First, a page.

Clay Cross takes its place – alongside Poplar – as a hallowed place in the Labour pantheon: a site of struggle and resistance, a town where a Labour-led council fought valiantly for its people, whose socialism was less an abstract ideal than part of its living fabric. All that came to a head in the famous 1972 Rents Rebellion. But it was rooted in a history, community and politics of much longer vintage. This post will look at that at that longer story and try to answer the question why there, why then – and, by extension, why not here and why not now.
In the early nineteenth century Clay Cross was little more than a hamlet at a crossroads. A cross stood at the intersection of Clay Lane and Thanet Street and from that it is said to have derived its name. But its history begins in 1837 when George Stephenson drove a tunnel under the village and discovered iron and steel in the process. Stephenson set up a company to exploit its potential which, after his death in 1848, became the Clay Cross Company.
The population of Clay Cross itself had tripled – to 1478 by 1841. It was a company town and the Clay Cross Company was said to be a paternalistic employer, generous even – its workers’ housing comprised four rooms rather than the two which were typical.
In the mining industry, that paternalism didn’t amount to much. In November 1882, an explosion of firedamp in the town’s Parkhouse No. 7 pit killed 45 men and boys. An inquest jury, comprised of the local middle classes, found no negligence on the part of the Company but recommended that safety lamps be used in future. It naturally also expressed its ‘deep sympathy with all the bereaved ones who had suffered in this calamity’.
Sympathy, however, was in short supply during the Great Lock-out of 1893 when local miners – resisting a 25 per cent wage cut – were laid off for nine months. Nor was it evident in 1910 when John Renshaw led the colliers of Parkhouse in a 14-week strike against the pittance paid for abnormal work. Renshaw was dismissed; his comrades bought him a hawker’s cart so he could somehow continue to make a living.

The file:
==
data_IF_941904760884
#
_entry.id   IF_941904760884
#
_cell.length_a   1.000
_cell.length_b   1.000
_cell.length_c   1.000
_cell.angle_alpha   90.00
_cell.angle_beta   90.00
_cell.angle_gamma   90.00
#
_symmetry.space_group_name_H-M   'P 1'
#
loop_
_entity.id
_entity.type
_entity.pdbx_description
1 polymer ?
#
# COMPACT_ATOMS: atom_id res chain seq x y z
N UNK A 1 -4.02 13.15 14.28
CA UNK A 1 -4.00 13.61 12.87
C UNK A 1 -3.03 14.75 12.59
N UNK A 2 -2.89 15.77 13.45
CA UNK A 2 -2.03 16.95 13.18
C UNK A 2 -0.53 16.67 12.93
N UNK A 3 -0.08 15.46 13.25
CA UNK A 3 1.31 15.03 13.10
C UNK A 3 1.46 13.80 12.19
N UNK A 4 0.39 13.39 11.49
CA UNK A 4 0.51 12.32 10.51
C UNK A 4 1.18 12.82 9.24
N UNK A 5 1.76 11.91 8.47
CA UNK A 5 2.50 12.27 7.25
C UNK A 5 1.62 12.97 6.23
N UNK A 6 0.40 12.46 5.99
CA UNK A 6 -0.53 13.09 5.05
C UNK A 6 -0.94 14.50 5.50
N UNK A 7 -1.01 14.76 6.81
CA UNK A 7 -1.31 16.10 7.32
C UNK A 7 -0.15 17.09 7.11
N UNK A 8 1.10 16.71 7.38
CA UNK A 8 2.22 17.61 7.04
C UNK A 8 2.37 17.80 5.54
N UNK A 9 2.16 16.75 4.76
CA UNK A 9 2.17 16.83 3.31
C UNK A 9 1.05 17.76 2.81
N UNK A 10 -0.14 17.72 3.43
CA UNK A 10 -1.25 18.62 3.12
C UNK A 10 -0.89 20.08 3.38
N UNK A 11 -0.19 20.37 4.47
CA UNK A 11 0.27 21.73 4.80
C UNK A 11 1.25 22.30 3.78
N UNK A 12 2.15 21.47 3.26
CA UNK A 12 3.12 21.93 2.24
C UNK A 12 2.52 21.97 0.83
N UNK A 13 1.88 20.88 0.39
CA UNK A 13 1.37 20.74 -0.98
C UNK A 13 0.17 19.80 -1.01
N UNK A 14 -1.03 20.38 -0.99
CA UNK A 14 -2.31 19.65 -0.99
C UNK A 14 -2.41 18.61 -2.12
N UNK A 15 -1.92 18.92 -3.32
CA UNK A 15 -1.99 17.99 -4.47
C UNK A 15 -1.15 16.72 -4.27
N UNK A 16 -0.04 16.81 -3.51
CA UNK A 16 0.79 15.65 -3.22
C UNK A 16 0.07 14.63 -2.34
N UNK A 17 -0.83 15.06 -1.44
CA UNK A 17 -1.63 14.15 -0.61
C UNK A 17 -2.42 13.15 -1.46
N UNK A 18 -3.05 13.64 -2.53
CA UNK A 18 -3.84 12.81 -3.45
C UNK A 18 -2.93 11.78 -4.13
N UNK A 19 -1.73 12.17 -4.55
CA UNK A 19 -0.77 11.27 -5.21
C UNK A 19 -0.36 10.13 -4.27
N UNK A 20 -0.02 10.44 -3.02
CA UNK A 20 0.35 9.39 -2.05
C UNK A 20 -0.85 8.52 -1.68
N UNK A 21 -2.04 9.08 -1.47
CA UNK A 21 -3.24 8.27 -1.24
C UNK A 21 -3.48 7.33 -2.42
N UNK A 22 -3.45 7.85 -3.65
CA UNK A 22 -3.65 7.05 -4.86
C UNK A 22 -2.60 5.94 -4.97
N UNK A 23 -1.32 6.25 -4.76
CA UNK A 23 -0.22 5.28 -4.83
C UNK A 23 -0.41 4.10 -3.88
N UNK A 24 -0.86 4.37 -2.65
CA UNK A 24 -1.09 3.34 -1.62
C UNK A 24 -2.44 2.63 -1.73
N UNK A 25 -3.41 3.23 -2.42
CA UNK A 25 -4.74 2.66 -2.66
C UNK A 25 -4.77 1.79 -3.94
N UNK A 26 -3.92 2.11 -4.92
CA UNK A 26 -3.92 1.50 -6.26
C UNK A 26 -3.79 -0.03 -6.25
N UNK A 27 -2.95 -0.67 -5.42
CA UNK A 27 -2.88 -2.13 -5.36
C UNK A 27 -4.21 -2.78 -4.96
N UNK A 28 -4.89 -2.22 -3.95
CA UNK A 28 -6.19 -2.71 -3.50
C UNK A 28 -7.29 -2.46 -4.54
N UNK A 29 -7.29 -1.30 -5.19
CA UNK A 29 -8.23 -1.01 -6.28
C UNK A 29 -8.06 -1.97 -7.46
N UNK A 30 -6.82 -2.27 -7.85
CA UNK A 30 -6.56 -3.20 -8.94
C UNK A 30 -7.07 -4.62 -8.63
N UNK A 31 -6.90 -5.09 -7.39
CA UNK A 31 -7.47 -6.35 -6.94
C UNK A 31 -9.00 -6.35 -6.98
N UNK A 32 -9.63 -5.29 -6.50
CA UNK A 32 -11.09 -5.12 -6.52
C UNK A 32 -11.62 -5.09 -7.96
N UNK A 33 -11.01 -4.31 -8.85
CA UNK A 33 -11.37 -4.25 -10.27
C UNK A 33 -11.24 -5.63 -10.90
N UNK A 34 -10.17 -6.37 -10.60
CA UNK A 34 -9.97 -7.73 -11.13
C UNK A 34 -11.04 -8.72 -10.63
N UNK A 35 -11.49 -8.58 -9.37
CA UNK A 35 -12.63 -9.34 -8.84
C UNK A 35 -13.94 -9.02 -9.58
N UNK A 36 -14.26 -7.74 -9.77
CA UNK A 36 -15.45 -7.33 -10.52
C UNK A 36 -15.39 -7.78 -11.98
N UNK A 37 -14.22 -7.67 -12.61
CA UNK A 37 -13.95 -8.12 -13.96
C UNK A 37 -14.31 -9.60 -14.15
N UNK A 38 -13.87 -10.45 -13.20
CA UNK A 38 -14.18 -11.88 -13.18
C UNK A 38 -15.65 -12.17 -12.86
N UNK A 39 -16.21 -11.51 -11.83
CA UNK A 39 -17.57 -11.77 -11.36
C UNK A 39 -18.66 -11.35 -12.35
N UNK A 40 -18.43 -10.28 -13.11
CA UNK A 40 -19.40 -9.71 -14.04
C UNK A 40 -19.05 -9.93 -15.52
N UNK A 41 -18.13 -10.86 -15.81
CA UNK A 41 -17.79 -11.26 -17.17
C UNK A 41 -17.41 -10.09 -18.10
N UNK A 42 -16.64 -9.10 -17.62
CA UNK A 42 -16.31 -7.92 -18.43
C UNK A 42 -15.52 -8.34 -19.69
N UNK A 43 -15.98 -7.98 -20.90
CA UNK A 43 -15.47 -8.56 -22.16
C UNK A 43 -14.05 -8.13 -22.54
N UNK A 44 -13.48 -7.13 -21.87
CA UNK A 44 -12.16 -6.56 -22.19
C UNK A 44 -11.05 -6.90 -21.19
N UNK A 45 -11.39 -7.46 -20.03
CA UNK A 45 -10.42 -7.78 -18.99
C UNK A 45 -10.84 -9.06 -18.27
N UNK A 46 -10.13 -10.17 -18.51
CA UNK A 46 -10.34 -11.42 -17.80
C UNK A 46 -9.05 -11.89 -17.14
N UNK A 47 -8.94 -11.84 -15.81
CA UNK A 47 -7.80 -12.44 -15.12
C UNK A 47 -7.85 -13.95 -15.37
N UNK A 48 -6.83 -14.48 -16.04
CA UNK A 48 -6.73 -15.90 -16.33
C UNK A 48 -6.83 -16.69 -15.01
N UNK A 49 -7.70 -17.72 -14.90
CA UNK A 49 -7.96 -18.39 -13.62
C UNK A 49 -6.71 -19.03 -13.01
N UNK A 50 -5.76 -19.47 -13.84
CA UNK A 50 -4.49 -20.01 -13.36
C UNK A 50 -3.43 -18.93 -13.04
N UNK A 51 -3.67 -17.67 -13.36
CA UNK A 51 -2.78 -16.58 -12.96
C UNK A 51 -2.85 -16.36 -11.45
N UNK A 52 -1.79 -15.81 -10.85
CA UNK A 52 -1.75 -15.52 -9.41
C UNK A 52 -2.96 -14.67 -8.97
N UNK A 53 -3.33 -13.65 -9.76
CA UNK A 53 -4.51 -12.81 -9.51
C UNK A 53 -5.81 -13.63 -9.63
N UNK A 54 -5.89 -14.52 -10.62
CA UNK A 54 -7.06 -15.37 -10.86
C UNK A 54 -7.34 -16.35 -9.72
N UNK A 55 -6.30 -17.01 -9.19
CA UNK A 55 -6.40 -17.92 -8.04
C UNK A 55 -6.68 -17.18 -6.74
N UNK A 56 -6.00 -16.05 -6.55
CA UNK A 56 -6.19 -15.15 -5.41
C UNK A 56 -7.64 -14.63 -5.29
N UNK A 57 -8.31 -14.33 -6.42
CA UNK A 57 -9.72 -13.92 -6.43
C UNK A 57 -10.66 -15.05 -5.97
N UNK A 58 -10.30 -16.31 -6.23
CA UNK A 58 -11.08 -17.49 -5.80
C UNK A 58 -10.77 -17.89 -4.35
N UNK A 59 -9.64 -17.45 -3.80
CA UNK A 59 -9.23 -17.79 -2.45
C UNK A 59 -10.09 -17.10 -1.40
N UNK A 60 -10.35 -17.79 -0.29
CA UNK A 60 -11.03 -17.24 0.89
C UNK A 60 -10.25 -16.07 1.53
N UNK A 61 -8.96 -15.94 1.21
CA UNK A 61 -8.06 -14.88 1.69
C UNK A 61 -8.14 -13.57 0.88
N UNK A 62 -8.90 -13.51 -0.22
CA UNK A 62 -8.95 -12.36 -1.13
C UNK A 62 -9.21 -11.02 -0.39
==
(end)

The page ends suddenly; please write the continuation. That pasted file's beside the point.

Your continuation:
Politically, resistance was also stirring. Labour representatives held a majority on the Clay Cross Urban District Council from its formation in 1894 to 1906. James Haslam, Clay Cross-born in 1842 and Secretary of the Derbyshire Miners’ Association, was elected as the local MP in 1906 and became its Labour MP when the Miners’ Federation of Great Britain affiliated to the party in 1909. In 1919, John Renshaw, now described as a greengrocer, was elected a Labour councillor. There was much to do.
Although, by 1919, some of the worst slums had been demolished, some back-to-backs knocked through, a small municipal scheme had been built in Broadleys, of 1800 houses in the town only 130 had baths and only 500 had WCs. (2) The Council responded by purchasing an additional five acres of land for a £57,000 scheme to extend its Broadleys estate.
Rents proved to be controversial, however. The Ministry of Health demanded rents of 14s, 11s 6d and 9s (exclusive of rates) which the Council criticised as excessive. In 1922, exactly fifty years before its much more famous rents protest and at a time when miners’ wages were being cut once more, the Council voted unanimously to reduce them. (3)
How Clay Cross miners survived during the nine-month coal strike four years later can only be guessed – their strike pay was exhausted after ten weeks – but poignant evidence is provided below in the image of Brannigan’s Jazz Band: twenty local miners, who toured the district in fancy dress raising money from well-wishers. (4)
In 1931, plans for 16 new council houses on land at Clay Lane were announced. Against those who were critical of such expenditure at a time of austerity, Councillor Renshaw made the essential ethical case for council housing (in the language of his day), as true now as it was then: (4)